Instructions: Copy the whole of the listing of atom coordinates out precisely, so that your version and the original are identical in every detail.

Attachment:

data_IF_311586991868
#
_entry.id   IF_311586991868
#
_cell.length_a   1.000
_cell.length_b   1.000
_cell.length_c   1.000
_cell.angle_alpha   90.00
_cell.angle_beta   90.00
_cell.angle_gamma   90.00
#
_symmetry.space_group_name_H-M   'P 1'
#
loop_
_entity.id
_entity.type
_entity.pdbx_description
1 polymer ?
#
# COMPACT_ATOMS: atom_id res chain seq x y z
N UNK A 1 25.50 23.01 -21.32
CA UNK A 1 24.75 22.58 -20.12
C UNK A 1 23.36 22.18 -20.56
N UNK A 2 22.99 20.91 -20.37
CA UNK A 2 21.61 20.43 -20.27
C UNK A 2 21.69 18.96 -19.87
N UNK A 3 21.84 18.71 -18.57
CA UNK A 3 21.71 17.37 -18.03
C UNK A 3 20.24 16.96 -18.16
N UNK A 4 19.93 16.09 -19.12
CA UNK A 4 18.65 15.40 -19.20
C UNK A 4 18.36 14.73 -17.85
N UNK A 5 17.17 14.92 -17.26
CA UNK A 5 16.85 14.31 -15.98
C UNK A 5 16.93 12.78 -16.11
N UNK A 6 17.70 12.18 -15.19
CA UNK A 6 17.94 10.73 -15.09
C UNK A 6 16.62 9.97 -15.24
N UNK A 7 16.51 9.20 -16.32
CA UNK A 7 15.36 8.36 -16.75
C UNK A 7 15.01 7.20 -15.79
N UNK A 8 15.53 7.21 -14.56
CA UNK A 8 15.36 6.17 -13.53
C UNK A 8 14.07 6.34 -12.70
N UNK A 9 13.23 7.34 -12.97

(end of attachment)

data_IF_311586991868
#
_entry.id   IF_311586991868
#
_cell.length_a   1.000
_cell.length_b   1.000
_cell.length_c   1.000
_cell.angle_alpha   90.00
_cell.angle_beta   90.00
_cell.angle_gamma   90.00
#
_symmetry.space_group_name_H-M   'P 1'
#
loop_
_entity.id
_entity.type
_entity.pdbx_description
1 polymer ?
#
# COMPACT_ATOMS: atom_id res chain seq x y z
N UNK A 1 25.50 23.01 -21.32
CA UNK A 1 24.75 22.58 -20.12
C UNK A 1 23.36 22.18 -20.56
N UNK A 2 22.99 20.91 -20.37
CA UNK A 2 21.61 20.43 -20.27
C UNK A 2 21.69 18.96 -19.87
N UNK A 3 21.84 18.71 -18.57
CA UNK A 3 21.71 17.37 -18.03
C UNK A 3 20.24 16.96 -18.16
N UNK A 4 19.93 16.09 -19.12
CA UNK A 4 18.65 15.40 -19.20
C UNK A 4 18.36 14.73 -17.85
N UNK A 5 17.17 14.92 -17.26
CA UNK A 5 16.85 14.31 -15.98
C UNK A 5 16.93 12.78 -16.11
N UNK A 6 17.70 12.18 -15.19
CA UNK A 6 17.94 10.73 -15.09
C UNK A 6 16.62 9.97 -15.24
N UNK A 7 16.51 9.20 -16.32
CA UNK A 7 15.36 8.36 -16.75
C UNK A 7 15.01 7.20 -15.79
N UNK A 8 15.53 7.21 -14.56
CA UNK A 8 15.36 6.17 -13.53
C UNK A 8 14.07 6.34 -12.70
N UNK A 9 13.23 7.34 -12.97